Following a devastating earthquake that struck central Turkey and northwest Syria, Koreans from all walks of the life on Tuesday expressed condolences to the victims and their families and showed their support for rescue missions in search of survivors.
Calling for international assistance to people who lost homes and families, Koreans said they would stand in solidarity with those in Turkey and Syria struggling to respond to the biggest quake in 84 years in the area.
“A disaster is not easy to cope with because nobody could’ve expected this. I hope that Turkey and Syria get through this well, especially in terms of how they manage the situation with those who have less since it’s always the socially underprivileged that are impacted the most,” said Gah Hee-sun, a 24-year-old university student.
Yang Nam-kyung, a university student in her senior year, said she stands in solidarity with the victims and those affected by the devastating earthquake.
“I said that I wanted to go hot air ballooning in Turkey when I was an exchange student in England last semester, but I can’t believe a country that offers experiences of such beautiful and peaceful scenery instantly collapsed, leaving so many dead,” she said.
Kim Sung-won, a 45-year-old office worker in Seoul, also offered his sympathy to the people who fell victim to the tragedy.
“Many young Koreans wouldn’t know, but many elderly South Koreans think of Turkey as a ‘brother country.’ I have never been to Turkey, but I’ve always felt some kind of bond with it. I hope that they recover soon,” Kim told The Korea Herald.
A South Korean local government jumped to send aid to Turkey and Syria. Gyeonggi Province Gov. Kim Dong-yeon said the office will provide as much support as possible, including for medical treatment, care and rescue.
“I express my deep condolences to the people of both countries who are in great shock and sadness. Gyeonggi Province will urgently deliver $1 million to Turkey through the Korean Red Cross,” Kim wrote on Facebook on Tuesday.
Kim then emphasized the special relationship and history between the countries, saying, “Turkey calls the Republic of Korea ‘brother country.’ Yongin City has a monument to commemorate (Turkey's) participation in the (1950-53) Korean War, and Istanbul and Gyeonggi Province have continued friendly relations since 2012.”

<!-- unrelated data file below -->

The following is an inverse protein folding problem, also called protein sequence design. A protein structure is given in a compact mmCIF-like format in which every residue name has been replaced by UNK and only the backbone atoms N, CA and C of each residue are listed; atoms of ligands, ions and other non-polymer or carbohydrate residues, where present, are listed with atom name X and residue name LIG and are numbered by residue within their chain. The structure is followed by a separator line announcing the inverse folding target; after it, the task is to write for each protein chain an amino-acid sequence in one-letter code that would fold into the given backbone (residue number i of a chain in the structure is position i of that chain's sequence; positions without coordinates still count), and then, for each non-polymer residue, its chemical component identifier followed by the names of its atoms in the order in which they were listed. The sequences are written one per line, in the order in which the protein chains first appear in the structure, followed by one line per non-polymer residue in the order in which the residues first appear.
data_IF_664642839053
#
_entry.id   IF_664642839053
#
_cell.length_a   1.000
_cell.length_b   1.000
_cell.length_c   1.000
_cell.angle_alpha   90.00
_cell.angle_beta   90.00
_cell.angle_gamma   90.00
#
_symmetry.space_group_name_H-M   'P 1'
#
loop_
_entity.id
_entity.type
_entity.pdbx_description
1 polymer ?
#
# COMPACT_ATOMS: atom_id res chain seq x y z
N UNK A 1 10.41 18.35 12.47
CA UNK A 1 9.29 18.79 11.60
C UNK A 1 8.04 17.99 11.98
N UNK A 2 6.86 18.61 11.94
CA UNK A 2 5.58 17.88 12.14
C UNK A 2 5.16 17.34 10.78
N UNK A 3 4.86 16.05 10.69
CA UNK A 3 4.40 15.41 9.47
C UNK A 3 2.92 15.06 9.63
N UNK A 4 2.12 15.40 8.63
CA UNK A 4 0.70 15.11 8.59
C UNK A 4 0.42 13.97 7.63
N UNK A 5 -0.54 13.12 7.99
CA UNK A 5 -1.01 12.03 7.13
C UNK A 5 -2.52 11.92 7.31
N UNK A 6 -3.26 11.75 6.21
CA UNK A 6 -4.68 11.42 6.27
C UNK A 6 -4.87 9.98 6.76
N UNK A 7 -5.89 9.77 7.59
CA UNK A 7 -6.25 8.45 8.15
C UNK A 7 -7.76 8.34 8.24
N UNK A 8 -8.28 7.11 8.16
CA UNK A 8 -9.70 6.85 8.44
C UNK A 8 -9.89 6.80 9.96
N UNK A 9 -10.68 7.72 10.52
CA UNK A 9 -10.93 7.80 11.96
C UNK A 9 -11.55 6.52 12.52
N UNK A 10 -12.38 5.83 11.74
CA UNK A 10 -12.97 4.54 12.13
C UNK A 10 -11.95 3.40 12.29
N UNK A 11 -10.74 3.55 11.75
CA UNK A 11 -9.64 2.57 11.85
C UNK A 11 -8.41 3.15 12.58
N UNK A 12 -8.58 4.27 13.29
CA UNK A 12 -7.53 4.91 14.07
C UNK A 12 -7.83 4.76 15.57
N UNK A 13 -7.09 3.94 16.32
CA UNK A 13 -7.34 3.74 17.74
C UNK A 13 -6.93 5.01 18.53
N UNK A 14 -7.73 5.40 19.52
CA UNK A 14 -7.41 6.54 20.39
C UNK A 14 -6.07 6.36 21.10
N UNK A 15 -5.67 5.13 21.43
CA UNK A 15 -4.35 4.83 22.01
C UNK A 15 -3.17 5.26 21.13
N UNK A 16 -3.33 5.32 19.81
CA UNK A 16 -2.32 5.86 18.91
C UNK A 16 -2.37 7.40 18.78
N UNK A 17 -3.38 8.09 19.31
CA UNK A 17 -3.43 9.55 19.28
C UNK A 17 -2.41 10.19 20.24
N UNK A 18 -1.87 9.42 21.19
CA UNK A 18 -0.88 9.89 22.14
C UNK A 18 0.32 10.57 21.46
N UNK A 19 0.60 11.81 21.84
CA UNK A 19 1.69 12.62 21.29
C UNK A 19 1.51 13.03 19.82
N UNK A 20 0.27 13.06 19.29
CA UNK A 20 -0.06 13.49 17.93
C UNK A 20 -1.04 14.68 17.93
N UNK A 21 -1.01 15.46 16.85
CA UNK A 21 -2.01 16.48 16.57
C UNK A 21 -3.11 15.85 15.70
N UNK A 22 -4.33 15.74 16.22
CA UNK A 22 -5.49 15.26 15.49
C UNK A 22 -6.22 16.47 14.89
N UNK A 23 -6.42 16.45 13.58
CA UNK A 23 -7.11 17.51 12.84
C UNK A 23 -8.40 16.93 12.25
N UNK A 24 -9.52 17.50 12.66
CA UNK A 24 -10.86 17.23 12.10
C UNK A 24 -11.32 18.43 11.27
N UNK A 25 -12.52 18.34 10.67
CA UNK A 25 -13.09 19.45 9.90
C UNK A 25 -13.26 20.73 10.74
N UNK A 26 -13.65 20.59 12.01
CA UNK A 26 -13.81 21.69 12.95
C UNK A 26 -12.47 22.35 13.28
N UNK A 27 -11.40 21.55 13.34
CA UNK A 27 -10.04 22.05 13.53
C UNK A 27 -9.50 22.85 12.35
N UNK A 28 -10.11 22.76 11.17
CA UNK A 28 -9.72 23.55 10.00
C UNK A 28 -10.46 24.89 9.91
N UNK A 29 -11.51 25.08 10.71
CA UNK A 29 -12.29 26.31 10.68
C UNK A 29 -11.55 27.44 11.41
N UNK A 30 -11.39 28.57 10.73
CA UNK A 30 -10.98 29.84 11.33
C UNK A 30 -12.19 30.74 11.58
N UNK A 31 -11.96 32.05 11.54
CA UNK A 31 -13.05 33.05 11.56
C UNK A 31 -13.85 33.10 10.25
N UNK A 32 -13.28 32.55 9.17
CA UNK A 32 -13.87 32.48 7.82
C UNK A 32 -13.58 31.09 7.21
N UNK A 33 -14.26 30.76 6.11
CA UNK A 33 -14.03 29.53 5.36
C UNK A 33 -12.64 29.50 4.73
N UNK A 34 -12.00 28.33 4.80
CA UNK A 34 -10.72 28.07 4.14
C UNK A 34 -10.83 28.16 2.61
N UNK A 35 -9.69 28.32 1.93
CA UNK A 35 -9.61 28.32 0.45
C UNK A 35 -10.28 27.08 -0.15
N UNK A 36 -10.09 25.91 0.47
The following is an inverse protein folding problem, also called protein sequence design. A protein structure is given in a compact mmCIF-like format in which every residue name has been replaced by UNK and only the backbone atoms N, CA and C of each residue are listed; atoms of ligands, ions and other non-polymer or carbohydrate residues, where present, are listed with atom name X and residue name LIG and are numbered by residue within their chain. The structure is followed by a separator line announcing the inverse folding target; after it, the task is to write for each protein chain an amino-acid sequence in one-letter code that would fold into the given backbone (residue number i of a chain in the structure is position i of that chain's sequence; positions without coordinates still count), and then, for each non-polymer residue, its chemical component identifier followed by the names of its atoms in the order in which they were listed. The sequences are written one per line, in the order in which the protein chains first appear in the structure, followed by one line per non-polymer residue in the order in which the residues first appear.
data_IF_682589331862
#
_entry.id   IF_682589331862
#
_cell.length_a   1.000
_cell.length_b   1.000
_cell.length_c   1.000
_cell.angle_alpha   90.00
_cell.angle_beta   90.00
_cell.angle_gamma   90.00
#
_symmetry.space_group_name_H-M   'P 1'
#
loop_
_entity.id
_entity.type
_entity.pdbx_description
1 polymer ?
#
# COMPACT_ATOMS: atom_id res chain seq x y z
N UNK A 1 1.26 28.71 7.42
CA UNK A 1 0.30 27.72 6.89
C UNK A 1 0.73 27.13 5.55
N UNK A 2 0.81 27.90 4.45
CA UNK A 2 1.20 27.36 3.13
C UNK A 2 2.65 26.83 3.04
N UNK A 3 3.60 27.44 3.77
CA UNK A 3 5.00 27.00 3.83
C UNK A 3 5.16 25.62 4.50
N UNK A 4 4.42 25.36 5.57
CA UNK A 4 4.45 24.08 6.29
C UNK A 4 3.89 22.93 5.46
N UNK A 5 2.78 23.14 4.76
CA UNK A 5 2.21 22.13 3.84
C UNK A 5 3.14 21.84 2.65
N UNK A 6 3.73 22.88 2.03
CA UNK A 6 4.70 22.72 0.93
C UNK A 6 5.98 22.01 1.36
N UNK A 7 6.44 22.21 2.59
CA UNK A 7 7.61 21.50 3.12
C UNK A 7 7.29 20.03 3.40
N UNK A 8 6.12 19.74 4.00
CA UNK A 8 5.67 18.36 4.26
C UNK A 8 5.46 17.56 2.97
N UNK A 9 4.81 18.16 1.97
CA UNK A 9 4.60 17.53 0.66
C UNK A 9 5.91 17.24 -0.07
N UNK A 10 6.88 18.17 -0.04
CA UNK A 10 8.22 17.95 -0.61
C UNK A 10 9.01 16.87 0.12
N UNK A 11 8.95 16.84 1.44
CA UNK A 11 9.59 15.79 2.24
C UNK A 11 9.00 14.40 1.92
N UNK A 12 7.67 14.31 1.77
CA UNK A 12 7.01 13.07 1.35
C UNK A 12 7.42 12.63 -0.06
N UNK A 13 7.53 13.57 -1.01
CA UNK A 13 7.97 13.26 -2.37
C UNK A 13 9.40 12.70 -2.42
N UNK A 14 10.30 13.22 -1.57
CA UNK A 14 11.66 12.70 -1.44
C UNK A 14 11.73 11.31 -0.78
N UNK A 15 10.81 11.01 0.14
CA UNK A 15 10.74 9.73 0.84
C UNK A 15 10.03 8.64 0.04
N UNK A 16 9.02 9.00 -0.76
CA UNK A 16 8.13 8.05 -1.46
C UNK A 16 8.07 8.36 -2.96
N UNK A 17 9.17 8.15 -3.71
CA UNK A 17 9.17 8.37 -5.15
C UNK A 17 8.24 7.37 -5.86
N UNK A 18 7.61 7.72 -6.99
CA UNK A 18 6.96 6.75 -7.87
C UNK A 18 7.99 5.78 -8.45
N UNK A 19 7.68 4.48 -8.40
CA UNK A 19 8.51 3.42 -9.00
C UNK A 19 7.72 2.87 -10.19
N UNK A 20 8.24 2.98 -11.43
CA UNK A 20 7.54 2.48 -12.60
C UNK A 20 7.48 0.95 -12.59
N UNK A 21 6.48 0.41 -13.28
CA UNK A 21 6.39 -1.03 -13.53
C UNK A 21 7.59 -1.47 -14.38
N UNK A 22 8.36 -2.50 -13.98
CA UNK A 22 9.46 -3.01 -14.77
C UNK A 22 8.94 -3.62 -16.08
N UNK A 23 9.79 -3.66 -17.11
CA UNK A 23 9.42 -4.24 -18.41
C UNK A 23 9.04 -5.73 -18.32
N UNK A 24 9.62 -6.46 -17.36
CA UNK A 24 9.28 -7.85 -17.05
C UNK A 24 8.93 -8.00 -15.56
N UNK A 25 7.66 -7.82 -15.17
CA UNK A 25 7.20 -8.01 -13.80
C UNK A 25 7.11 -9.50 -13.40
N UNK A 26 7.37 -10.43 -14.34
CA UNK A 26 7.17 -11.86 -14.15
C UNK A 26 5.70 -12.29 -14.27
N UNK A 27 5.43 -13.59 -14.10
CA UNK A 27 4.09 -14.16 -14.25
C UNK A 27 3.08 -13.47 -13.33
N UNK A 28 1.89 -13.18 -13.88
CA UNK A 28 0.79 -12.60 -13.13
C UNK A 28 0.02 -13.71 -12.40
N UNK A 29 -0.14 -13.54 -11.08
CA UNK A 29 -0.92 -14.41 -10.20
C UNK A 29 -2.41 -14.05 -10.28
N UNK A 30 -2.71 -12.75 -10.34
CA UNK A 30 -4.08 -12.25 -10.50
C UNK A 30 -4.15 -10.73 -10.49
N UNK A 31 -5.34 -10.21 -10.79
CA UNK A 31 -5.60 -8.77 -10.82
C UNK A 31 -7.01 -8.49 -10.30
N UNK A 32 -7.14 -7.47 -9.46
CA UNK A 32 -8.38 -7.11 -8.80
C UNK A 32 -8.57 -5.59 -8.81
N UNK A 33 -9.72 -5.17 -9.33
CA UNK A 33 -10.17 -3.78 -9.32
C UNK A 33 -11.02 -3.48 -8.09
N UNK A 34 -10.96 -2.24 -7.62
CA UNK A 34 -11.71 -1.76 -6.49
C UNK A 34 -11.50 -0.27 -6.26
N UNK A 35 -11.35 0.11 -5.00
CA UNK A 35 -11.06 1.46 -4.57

"I hope the rescue and restoration will take place without a hitch, overcoming the earthquake as soon as possible," added Kim.
Celebrities and politicians also joined the wave of condolences.
Cha In-pyo, a South Korean actor who is also known for his charity work, took to social media to express his condolences to the victims of the earthquake. “Praying that God’s mercy saves those who are still in danger and consoles the souls of those who’ve been sacrificed,” the Instagram post read.
Sujan Shakya, a Nepalese TV personality based in Korea, also uploaded a photo and wrote, “We all pray for Turkey and Syria. Remembering those horrific nightmare moments during the mass earthquake in Nepal in 2015. Praying for no more casualties and aftershocks.”
A South Korean volleyball superstar Kim Yeon-koung, who played in the Turkish league for eight years, shared her condolences by sharing an Instagram post with a praying emoticon.
Korean aid organizations have also started fundraising.
The Korean branch of World Vision, one of the biggest NGOs globally, began fundraising through Naver’s charity page Happybean.
Korea Food for the Hungry International began fundraising with a target of 9.9 million won ($7,800) on Monday, and it took only a day to meet the goal. The Korean Red Cross also opened an account for donations starting Tuesday to support food and shelter for the earthquake victims.